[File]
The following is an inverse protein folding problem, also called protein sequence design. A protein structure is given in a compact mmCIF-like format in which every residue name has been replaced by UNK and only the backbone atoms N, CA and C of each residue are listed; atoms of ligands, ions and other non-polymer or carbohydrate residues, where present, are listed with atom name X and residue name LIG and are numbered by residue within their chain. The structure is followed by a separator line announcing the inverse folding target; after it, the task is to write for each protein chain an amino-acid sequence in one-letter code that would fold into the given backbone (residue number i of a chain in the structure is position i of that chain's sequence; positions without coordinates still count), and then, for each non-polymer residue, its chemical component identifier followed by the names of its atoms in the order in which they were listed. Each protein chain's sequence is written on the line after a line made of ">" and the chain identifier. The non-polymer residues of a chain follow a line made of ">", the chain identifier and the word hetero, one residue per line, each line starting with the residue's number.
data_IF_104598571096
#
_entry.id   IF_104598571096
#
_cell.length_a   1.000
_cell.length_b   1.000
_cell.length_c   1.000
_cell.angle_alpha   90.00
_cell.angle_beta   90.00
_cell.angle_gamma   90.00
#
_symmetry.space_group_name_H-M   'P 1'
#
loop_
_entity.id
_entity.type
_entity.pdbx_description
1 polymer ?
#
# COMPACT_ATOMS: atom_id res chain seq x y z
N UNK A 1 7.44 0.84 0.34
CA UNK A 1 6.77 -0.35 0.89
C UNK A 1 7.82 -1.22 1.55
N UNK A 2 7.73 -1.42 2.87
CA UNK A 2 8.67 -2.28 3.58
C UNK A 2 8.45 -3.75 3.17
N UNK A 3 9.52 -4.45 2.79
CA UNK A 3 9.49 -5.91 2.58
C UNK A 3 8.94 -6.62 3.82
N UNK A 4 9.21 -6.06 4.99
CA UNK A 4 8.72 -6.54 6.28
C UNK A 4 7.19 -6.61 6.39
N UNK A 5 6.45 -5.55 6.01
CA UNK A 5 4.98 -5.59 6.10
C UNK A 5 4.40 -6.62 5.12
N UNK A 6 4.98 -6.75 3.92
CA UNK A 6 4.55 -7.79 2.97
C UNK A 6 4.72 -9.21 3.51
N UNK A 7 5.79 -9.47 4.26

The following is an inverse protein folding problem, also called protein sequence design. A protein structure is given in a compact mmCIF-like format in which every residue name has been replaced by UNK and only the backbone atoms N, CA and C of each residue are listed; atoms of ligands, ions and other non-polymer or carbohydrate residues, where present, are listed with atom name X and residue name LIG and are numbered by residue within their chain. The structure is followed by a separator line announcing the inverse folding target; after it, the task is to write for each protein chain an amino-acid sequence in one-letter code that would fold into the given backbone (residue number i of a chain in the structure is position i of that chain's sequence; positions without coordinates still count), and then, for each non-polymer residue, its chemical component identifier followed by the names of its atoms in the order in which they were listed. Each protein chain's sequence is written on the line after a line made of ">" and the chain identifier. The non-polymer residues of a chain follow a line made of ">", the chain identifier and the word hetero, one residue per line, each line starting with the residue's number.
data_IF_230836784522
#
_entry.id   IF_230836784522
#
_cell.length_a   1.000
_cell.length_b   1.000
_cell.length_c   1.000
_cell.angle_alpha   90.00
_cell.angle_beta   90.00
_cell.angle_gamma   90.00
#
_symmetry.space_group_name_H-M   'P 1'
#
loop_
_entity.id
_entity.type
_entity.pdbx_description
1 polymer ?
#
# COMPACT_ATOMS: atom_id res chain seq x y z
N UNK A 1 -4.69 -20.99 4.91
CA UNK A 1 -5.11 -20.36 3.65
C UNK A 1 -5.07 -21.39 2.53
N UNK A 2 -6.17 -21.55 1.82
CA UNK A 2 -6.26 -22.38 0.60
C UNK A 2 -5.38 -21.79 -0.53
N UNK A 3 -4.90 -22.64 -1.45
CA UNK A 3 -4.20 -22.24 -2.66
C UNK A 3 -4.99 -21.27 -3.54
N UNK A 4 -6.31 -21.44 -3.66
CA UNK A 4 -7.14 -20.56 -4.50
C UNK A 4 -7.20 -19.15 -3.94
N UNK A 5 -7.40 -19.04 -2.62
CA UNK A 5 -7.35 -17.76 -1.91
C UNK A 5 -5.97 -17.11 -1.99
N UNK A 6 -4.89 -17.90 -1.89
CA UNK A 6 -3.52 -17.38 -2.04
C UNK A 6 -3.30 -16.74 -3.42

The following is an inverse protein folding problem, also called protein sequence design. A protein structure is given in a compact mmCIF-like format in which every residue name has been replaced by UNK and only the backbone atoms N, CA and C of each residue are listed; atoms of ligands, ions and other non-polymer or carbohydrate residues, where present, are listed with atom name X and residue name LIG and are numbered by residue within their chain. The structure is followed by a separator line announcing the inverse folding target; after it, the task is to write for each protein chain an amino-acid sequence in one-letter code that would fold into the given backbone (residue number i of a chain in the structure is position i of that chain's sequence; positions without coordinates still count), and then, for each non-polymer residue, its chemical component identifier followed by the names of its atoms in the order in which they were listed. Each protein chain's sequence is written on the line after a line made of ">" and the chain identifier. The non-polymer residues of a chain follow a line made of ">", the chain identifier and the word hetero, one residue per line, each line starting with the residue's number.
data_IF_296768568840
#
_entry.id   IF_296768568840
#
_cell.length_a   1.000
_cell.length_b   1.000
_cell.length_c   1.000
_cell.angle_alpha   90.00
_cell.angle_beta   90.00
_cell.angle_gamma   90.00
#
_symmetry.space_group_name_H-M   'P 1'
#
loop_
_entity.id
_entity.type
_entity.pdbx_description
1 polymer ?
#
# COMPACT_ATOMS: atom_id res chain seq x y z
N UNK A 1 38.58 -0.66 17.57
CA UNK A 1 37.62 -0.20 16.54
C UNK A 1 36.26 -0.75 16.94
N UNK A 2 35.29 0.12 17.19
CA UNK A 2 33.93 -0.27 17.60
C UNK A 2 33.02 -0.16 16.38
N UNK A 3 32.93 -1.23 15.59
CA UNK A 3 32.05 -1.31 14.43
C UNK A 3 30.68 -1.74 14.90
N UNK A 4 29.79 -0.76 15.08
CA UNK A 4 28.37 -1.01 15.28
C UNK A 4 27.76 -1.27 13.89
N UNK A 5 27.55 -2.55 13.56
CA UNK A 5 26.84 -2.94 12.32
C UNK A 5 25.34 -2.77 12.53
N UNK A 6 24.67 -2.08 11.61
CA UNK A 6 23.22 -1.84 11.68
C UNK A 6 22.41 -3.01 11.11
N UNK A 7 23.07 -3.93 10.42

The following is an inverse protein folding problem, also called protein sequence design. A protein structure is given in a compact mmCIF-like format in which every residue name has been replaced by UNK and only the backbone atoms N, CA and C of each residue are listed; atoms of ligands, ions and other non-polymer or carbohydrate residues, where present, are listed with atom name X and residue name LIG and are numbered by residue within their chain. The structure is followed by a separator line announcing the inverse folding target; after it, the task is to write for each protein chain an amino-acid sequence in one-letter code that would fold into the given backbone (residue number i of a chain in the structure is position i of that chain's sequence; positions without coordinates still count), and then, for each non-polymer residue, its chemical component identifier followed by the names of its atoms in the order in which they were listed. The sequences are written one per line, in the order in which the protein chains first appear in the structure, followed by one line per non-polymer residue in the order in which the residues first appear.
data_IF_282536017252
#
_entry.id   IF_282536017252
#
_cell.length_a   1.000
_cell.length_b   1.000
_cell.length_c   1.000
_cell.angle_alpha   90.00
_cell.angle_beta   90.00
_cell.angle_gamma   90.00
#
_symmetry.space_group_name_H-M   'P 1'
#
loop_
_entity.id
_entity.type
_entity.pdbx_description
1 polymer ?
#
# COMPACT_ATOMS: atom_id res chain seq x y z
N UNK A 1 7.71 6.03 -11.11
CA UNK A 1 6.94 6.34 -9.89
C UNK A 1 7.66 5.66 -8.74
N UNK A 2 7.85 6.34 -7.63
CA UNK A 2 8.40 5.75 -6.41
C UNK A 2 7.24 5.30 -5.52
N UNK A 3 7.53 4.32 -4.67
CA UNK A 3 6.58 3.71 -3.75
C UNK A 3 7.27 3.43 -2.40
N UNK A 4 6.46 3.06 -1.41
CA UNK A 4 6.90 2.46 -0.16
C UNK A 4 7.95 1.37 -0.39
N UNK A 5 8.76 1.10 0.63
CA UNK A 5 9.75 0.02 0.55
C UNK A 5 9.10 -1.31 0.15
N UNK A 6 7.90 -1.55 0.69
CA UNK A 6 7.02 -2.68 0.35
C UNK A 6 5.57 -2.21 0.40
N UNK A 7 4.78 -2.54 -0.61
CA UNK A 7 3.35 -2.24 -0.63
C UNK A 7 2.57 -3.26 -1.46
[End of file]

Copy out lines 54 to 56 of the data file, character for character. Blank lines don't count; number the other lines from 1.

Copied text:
#
loop_
_entity.id